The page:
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The Southern MarylandAgriculturalDevelopment Commission(SMADC), a division of the Tri-County Council for Southern Maryland has announced the launch of a new virtual information resourceportal on small fruit and hop productionfor regional and statewide producers.

In 2018 and 2019, SMADC partnered with the University of Maryland Extension (UME) to offer a series of 9 workshops on everything producers need to know to grow, sell and market small fruits and hops in the Southern Maryland region and throughout the state of Maryland. All the ‘Ready to Take Root’ workshop presentations, associated research, training videos, and other resources are now available to farmers and the general public through the Small Fruits Portal at SMADC.com. 

The new portal offers an extensive library of free information to view or download at any time. Workshop materials plus a gallery of video tutorials explore different production techniques and pest management for blueberries and brambles, strawberries, hops, and alternative and niche small fruit, specific to Southern Maryland’s growing region. Also featured are the results of 16 cultivar trials, conducted by UME at the Central Maryland Research and Education Center in Upper Marlboro, to determine best-recommended varieties for regional growers.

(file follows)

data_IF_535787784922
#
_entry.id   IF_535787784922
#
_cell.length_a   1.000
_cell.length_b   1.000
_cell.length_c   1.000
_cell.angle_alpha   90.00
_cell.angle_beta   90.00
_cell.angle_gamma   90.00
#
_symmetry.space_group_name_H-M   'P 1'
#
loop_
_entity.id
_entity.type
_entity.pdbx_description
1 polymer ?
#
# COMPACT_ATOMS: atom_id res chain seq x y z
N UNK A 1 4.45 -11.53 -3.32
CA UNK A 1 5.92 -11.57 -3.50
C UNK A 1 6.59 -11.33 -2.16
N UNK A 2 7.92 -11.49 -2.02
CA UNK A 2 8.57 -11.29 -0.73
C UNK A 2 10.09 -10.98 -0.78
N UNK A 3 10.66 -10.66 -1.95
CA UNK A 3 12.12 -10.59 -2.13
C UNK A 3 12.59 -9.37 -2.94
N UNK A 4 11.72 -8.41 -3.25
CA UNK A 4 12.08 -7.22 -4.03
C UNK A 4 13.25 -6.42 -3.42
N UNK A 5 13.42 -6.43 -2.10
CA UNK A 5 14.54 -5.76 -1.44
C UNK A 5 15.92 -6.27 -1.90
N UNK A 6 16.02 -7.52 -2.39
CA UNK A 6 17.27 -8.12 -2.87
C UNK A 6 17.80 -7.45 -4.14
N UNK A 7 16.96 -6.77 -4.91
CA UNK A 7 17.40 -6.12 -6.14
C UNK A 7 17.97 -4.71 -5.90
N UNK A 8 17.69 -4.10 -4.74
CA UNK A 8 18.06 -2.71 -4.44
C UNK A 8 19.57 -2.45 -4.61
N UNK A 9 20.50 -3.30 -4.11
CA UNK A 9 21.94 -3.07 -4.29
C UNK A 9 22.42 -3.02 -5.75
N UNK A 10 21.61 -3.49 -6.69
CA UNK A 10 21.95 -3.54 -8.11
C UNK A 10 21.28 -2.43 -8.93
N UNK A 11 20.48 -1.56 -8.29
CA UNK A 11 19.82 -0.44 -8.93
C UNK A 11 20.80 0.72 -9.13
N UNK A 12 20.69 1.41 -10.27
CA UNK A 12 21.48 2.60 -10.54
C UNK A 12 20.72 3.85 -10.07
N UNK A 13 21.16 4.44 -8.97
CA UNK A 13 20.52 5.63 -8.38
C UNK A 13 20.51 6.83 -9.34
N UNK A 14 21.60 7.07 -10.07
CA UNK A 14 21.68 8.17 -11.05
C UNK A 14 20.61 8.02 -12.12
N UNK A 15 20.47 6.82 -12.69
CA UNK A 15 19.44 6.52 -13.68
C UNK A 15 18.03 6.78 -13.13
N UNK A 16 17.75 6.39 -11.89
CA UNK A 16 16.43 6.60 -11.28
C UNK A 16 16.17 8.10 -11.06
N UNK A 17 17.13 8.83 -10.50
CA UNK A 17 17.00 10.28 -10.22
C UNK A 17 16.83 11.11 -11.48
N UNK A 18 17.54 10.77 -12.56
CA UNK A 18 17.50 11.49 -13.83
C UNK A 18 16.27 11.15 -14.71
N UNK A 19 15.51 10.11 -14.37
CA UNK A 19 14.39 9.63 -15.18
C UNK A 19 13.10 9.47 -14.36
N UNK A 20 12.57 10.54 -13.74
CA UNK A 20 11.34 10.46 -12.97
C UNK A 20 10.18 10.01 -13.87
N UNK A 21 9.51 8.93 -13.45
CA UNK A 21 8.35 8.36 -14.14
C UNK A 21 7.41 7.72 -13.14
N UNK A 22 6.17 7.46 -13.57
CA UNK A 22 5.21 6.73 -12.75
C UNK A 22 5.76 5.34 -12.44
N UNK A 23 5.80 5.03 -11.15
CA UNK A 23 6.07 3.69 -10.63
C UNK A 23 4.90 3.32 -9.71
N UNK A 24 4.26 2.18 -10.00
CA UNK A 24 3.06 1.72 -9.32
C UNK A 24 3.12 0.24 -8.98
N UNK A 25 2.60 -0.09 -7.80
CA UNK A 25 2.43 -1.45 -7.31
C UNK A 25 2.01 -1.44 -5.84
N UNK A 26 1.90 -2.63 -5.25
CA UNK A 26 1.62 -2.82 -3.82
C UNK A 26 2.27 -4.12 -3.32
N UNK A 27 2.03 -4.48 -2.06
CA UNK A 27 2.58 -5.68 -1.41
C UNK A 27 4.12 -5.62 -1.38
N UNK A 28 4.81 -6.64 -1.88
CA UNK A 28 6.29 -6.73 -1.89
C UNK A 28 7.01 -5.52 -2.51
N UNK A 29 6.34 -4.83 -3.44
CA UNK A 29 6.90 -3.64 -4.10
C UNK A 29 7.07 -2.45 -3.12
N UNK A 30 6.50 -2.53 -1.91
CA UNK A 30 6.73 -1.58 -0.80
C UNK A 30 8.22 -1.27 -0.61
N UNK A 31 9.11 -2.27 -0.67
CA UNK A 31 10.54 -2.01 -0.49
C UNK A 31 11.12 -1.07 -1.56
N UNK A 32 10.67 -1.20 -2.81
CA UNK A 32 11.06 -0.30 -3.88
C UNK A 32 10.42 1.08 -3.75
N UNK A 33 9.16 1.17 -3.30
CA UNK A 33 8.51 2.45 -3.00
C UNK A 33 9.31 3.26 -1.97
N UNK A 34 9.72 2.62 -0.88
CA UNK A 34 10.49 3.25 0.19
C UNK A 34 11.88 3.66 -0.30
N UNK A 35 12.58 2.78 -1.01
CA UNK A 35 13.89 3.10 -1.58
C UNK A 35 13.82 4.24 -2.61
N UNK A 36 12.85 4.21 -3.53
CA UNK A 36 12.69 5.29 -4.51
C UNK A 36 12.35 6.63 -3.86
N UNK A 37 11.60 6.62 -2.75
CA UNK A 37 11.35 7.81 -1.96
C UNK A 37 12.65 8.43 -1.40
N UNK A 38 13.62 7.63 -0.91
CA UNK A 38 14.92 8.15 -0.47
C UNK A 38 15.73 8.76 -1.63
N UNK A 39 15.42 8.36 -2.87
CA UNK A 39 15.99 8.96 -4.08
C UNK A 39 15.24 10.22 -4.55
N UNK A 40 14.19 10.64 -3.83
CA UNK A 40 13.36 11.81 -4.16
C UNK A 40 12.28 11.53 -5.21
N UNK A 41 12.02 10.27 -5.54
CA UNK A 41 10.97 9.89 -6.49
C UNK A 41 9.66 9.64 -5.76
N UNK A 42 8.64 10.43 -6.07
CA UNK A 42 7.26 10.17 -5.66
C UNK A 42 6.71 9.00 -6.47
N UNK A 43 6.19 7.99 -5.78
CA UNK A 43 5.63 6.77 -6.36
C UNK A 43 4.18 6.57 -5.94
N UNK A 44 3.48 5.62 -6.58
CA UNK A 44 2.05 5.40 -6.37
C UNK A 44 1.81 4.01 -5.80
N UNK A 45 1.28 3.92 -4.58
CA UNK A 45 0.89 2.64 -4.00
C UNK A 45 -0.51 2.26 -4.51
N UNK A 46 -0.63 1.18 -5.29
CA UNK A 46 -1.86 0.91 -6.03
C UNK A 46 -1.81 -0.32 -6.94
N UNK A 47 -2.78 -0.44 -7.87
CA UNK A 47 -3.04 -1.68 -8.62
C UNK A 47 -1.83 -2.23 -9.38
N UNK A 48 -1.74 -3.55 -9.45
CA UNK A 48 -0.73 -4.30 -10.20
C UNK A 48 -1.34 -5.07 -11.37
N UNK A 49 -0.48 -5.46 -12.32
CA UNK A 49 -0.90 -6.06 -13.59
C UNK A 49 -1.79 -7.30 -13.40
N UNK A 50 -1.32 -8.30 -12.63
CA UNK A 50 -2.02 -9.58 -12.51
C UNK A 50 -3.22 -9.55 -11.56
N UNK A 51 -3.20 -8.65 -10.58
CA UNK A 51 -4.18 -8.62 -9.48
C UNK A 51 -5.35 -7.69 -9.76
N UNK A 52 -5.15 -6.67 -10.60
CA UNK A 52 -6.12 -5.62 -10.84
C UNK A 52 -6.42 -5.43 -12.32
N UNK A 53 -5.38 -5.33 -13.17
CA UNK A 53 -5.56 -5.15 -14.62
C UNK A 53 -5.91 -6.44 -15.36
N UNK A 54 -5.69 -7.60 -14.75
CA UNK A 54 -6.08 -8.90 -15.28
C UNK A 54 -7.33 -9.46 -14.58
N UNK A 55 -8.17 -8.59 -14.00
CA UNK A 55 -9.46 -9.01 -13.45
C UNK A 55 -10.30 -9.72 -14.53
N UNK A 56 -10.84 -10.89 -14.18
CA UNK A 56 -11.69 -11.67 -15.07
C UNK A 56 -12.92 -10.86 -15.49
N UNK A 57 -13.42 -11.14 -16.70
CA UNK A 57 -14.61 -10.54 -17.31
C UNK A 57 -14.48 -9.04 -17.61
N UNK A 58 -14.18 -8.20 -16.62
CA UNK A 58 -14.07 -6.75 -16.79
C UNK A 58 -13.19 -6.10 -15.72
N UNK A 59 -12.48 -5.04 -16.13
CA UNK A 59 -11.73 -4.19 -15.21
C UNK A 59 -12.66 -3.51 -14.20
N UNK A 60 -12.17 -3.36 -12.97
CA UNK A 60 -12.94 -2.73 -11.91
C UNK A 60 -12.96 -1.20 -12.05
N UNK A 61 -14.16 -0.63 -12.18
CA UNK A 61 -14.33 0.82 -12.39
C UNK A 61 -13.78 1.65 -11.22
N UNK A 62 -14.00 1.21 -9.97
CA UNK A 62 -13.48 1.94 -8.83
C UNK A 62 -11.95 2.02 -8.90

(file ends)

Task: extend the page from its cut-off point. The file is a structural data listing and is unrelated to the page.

An important aspect of SMADC’s work is to ensure farmers receive the support they need to enter new markets and improve their financial sustainability. Marketing information offered in the portal’s suite of presentations is applicable to both prospective and experienced producers; topics include evaluating diverse marketing and sales strategies, building a sustainable brand, as well as tips on how to increase customer engagement and maximize the effectiveness of promotional materials and social media platforms.  

The ‘Ready to Take Root’ workshop series and ‘Small Fruits Portal’ are made possible in part by a Rural Maryland Prosperity Investment Fund Grant (RMPIF) and the Specialty Crop Block Grant Program at the U.S. Department of Agriculture. Small fruits and hops were selected for this grant project because of their market profit potential for small to medium acreage farms, relatively low capital investment, and infrastructure requirements and suitability to the region. For more information on SMADC’s programs and support resources for farms, visit SMADC.com


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